If you like your folk music robust and uncluttered, you probably have, in your collection, at least one album by Keith Kendrick and his partner Sylvia Needham. Shine On is very much a reflection of their live act; a mixture of traditional and written songs by friends old and new, with three instrumental sets thrown in, reflecting Keith’s ceilidh band heritage.
The title track is written by John Richards, originally for the late Johnny Collins to sing, and deals with the struggle against alcoholism, not the most cheerful subject to begin with but it certainly makes you sit up and take notice. Keith and Sylvia follow this with ‘Jack-In-The-Box/March Bluebeard’ which Keith originally recorded with Ram’s Bottom (and that was a long time ago) and ‘The Christmas Hare’ by old friend Roger Watson. Songs like this allow the duo to give their Derbyshire accents free rein – usually it’s just the occasional flattened vowel that gives them away.
There are two songs by Sydney Carter; ‘Silver In The Stubble’, which is reflection on the aging process and the wonderful and cutting ‘Standing In The Rain’. I should have said that a certain Christmassy motif runs through the record – perfect for next winter’s mix-tape. A new friend is Linda Woodruff who writes songs tinged with humour like ‘Finest Captain On The Sea’ and ‘Father Christmas’ which explains how St. Nicholas spends spring and summer dancing Morris in Derbyshire. Of course he does.
There are more serious songs, of course: ‘Bedlam’ and ‘Van Dieman’s Land’, for example, and also ‘Bonny Kate’ and ‘Giles Scroggins’ from the tradition and the biting political ‘Always Money For A War’ by Ian Robb. Supporting the duo’s concertinas (and Sylvia’s banjo) are members of ceilidh band BandAnglo – Pete Bullock, Tom Miller, Keith Holloway and Pierce Butler – to give ‘Tip-Top Polka’ a bit of extra welly but Keith and Sylvia don’t really need much help.
Young Jim Causley returns once more to the writing of his distinguished relative, Charles. I Am The Song, unlike the serious and sometimes mysterious Cyprus Well, is a collection of poetry written for children. As you might suppose many of the songs are quite short and Jim crams twenty-one of them onto the record. Equally, you might suppose that the poems are funny to the point of silliness and to an extent you would be correct but there are dark moments and the humour sometimes conceals a serious point.
The set opens with ‘Python On Piccolo’, a song about animals forming a band and typical of the surreal images in some of Charles’ poetry also represented by ‘Good Morning Mrs Croco-Do-Dile’, ‘Tabitha Tupper’ and ‘Mrs McPhee’. Next comes a bit of social observation in the shape of ‘Newlyn Buildings’ although the line “who had the top apartment no-one ever seemed to know” adds a frisson of mystery. ‘Here We Go Round The Roundhouse’ is a calendar song that will creep into the club repertoire before long I have no doubt.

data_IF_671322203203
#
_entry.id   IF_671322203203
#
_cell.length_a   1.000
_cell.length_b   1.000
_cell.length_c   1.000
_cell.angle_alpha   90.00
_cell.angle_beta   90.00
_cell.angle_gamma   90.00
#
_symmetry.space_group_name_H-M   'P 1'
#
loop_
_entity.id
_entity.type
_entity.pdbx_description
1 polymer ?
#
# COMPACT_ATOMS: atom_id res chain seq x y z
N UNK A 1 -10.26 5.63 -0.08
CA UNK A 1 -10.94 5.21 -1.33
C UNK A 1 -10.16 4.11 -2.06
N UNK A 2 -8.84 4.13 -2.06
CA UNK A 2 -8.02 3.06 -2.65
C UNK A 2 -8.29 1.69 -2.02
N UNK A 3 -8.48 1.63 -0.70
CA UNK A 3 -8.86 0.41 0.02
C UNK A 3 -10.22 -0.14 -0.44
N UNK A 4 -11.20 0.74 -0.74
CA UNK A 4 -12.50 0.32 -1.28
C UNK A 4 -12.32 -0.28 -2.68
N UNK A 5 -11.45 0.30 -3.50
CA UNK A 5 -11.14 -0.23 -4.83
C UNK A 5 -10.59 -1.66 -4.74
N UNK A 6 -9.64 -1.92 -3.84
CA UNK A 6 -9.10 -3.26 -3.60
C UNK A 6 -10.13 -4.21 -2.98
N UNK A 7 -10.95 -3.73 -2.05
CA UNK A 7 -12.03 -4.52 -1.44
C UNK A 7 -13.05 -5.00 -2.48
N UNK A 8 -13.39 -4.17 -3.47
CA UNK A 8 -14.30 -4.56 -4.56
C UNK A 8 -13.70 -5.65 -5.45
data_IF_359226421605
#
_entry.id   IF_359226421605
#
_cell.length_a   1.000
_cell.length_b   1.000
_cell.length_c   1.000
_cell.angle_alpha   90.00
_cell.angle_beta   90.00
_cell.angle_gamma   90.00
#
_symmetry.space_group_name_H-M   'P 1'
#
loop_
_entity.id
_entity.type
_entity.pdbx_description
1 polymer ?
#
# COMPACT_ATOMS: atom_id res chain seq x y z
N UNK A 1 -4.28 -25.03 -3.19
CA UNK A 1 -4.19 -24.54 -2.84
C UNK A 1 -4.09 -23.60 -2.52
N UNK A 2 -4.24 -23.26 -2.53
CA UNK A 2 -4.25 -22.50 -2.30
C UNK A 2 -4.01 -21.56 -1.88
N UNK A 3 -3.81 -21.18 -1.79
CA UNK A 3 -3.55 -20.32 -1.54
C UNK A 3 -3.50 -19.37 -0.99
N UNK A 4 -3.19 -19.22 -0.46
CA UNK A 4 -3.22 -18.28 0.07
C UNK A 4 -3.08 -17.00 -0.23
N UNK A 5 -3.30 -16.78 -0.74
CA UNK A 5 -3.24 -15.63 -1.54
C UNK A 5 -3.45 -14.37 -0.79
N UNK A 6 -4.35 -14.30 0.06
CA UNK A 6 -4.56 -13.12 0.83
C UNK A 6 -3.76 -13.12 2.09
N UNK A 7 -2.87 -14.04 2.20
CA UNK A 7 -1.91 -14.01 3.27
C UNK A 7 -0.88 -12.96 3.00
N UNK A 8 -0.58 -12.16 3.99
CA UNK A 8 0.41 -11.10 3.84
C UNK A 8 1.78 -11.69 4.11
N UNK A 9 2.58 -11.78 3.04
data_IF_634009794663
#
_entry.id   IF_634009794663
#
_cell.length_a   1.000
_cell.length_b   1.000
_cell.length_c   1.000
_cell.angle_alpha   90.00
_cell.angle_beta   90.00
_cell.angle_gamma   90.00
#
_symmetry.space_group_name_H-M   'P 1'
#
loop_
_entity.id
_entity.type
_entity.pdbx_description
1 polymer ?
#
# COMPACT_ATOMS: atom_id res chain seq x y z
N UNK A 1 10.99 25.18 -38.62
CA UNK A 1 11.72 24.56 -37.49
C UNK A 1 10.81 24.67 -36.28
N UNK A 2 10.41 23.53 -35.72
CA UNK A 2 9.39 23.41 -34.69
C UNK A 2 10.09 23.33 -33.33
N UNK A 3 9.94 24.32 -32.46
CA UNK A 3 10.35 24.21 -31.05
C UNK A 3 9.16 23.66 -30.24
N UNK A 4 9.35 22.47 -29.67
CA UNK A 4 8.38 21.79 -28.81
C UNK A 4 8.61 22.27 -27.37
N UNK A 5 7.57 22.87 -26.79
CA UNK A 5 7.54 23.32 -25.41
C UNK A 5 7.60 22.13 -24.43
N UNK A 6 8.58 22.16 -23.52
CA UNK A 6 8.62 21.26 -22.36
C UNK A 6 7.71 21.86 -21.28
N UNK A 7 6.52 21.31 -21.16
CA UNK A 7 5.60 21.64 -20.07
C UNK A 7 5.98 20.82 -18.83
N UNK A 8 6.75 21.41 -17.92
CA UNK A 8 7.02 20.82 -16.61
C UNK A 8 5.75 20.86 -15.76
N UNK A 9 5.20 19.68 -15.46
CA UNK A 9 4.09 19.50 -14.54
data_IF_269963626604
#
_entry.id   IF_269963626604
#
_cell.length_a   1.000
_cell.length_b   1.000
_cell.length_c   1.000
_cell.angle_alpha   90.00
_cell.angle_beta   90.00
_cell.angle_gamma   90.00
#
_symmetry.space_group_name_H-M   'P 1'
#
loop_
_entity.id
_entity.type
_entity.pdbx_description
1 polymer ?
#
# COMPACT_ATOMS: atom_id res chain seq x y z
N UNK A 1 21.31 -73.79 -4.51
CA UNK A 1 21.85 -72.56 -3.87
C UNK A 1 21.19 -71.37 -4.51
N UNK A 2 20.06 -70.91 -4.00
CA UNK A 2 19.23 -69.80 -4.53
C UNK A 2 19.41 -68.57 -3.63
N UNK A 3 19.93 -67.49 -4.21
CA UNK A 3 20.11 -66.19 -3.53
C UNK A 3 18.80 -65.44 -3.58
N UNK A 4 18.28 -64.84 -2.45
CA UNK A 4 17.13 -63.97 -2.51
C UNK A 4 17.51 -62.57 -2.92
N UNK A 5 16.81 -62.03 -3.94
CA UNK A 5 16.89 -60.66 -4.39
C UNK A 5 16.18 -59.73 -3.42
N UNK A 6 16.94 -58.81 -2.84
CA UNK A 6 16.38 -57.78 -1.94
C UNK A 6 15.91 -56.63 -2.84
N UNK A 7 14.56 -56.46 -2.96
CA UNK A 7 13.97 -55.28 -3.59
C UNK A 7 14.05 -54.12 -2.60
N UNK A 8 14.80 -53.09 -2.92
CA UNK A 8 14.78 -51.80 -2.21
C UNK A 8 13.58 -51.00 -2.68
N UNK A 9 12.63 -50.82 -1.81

Of the darker songs, ‘Lord Lovelace’ leads the way followed by ‘Lady Jane Grey’ and ‘A Mermaid At Zennor’, although Charles steers clear of being too explicit about the fate of the titular lady in the former or the churchwarden’s son in the latter. My personal favourite is ‘I Saw A Jolly Hunter’ which will make children laugh but says a lot about Charles’ views.
Jim’s accordion arrangements provide an appropriately jolly West Country lilt to the poems but he is exceptionally generous to his friends, notably Becki Driscoll and Nick Wyke, Keith Kendrick and Sylvia Needham and Mick Ryan who take a share of the lead vocals. Nick manages the most excruciatingly perfect flat notes on ‘The Money Came In’. Other players include Jeff Gillett who provides most of the finger-picked guitar, Matt Norman who plays various banjos and Mary Humphries and Anahata.
Charles Causley said that he could never decide which poems were for children and which for adults and this collection will prove that. The standard omission is ‘Timothy Winter’ which was included in the children’s collection but only because Jim recorded it on Cyprus Well. Buy this for the kids just before they grow out of nursery rhymes or buy it for yourselves because you’ll enjoy it too.
I count myself very lucky to work on occasions with Keith Kendrick & Sylvia Needham as members of the music ‘crew’ providing entertainment onboard HMS Warrior, Portsmouth. Many’s the times we’ve shared a good joke together whilst either singing or playing in an informal session and that comes across in this more than pleasurable recording. Both fine singers, Keith and Sylvia prove just as adept at accapella as they are in accompanying themselves in company with, amongst others Jon Loomes (hurdy gurdy, fiddle and piano), Johnny Adams (various instruments and vocals) and Gilly Loomes on cornet and hammered dulcimer. The duo’s repertoire of predominantly traditional arranged British songs including “Banks Of The Nile”, “The Riddle Song/Lovers’ Tasks” and a stirring, if somewhat unusual setting of the shanties “One More Day/Shallow Brown” courtesy of John Short establishes their credentials as purveyors of that distinctive ‘folk’ culture that we from these islands should all be proud of. The inclusion of a jolly rumpy-pumpy concertina led set of tunes ”Blue-Eyed Stranger/Joe Pea’s” evokes memories of Keith’s days spent with the much missed band Ram’s Bottom and should prove a popular addition to English session players everywhere. Yet another fine album from the Wildgoose stable.